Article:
Norah O'Donnell becomes anchor of the "CBS Evening News" on Monday — the seventh "permanent" one since 1948, and the second solo female anchor here since 2011, when Katie Couric left. This is a historic moment for a historic broadcast, potentially a turning point, too. Let's go to the questions:
Who exactly is Norah O'Donnell?
The 45-year-old Washington, D.C., native and mother of three spent the first half of her career in the NBC News Washington bureau, where she rose to become White House correspondent and MSNBC chief White House correspondent — the role she assumed in 2011, when she jumped to CBS, where she became an "Evenng News" fill-in anchor and (most notably) one of the key figures involved in the "CBS This Morning" turnaround.
What is O'Donnell going to do that those other seven (going back to Douglas Edwards) didn't?
Well, anchors anchor and she, too, will anchor. But where she anchors from is the difference here. For the first time, "Evening News" will originate from Washington, and a refurbished bureau on M Street. The nighttime news shows have always originated from New York because New York is the most important city in the world and Washington (we can all agree) is considerably less so.
Before we move on to the logic of that D.C. move, why not Gayle King as the new "EN" anchor?
That other "CBS This Morning" figure has considerably more anchor experience (albeit on a local level) and recently had the only "moment" a major TV anchor has had in years when she faced down a hyperventilating R. Kelly. As an African-American female, she would have been a paradigm buster, too. But "CBS This Morning" is the more important franchise — at least financially — and it's now up to King to resuscitate its fortunes, which have flagged considerably since Charlie Rose's firing in 2017.
So why the move to Washington?
For a little historic perspective, "Evening News With Walter Cronkite" and "The Huntley-Brinkley Report" tended to trade first place in the ratings during election years — which at least is an indication that viewers also tend to shop a little more during these tumultuous moments. But this is about the here-and-now, and in Washington, a certain controversial president has been good for viewership of all the networks. "Evening News" certainly wouldn't mind a little more of that, but a truly momentous election cycle looms. Washington will be the big story, and "Evening News" will be on the doorstep. Moreover, this offers the broadcast something a little different, and maybe a lot different, from the others, which have de-emphasized D.C. news.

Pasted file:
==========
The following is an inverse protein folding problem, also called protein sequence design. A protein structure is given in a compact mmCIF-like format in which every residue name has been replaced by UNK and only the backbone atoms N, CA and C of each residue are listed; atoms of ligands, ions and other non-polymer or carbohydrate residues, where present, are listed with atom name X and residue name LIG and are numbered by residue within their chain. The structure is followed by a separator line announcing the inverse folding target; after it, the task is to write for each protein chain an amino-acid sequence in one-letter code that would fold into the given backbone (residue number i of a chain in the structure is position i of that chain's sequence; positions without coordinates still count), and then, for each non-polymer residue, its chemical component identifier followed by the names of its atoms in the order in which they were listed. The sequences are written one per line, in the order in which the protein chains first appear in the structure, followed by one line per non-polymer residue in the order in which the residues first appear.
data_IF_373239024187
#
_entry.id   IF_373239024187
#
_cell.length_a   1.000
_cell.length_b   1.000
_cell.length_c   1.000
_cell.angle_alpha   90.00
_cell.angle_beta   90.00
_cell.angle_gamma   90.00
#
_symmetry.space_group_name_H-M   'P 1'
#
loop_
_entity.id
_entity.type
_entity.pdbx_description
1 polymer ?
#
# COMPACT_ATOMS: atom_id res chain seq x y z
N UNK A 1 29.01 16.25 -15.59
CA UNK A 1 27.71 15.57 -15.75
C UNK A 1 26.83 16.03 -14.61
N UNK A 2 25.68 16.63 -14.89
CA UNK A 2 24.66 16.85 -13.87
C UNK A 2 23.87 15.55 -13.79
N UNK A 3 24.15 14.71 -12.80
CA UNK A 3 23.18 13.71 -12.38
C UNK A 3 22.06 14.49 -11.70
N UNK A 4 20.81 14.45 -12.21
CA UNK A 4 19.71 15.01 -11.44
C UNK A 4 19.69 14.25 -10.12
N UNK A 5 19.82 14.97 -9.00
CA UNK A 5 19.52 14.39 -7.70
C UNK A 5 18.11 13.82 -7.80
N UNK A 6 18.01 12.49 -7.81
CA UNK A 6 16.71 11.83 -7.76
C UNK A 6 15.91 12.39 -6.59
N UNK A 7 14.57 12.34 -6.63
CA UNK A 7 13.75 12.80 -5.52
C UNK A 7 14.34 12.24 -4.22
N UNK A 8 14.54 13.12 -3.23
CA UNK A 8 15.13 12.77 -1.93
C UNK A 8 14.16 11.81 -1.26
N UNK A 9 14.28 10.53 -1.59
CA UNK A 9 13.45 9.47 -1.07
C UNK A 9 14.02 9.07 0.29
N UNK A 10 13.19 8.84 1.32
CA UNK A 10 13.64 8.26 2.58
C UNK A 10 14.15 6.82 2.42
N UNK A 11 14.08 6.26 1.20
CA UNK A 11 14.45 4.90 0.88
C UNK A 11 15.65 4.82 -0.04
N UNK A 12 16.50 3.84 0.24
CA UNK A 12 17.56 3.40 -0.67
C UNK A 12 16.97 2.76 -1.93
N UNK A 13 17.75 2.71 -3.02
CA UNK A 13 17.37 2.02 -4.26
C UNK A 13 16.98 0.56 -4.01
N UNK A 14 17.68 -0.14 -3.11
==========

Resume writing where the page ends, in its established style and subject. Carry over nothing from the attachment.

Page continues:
Any risk here?
None. O'Donnell begins her tenure this week with interviews of Jeff Bezos and Caroline Kennedy, hardly D.C.-centric figures, while the broadcast, like the others, will spend all week celebrating the 50th anniversary of the moon landing. The show can and will leave the Beltway whenever it pleases, or go where news dictates.
Why is the O'Donnell "Evening News" so vitally important to the future of CBS News?
Simply because "Evening News" hasn't been in first place since the 1980s — and notably deep in third during an era when the nightly viewing habit has stabilized, and in some years grown a little. For the second quarter, ending late June, ABC "World News Tonight" averaged 8.2 million viewers, "NBC Nightly News" 7.4 million and "EN" 5.5 million. For "EN," that's not simple a deep hole, but a black hole. Blame the last anchor — nice, pleasant, competent and terribly miscast Jeff Glor — or blame the other broadcasts, particularly ABC, which tend to be much fluffier and more "viewer-friendly." Nevertheless, "Evening News" is not even a factor. O'Donnell has to reverse this — certainly not "stabilize" this, as there's nothing to stabilize — and do it with a serious, intelligent, anti-fluff broadcast.
Well, fine. Can she?
I'll leave this answer to a veteran producer, who understands the culture and the stakes. Tom Bettag, who teaches journalism at the University of Maryland, and formerly ran particularly successful editions of "Evening News" and "Nightline," says CBS News is about to "step away from all that" — a troubled and dysfunctional past — "and we'll see how it works, but I think Norah is a serious news person and working for a news president [Susan Zirinsky] who is unambiguous about what she wants. We'll see how it works, but to stay pat would be crazy."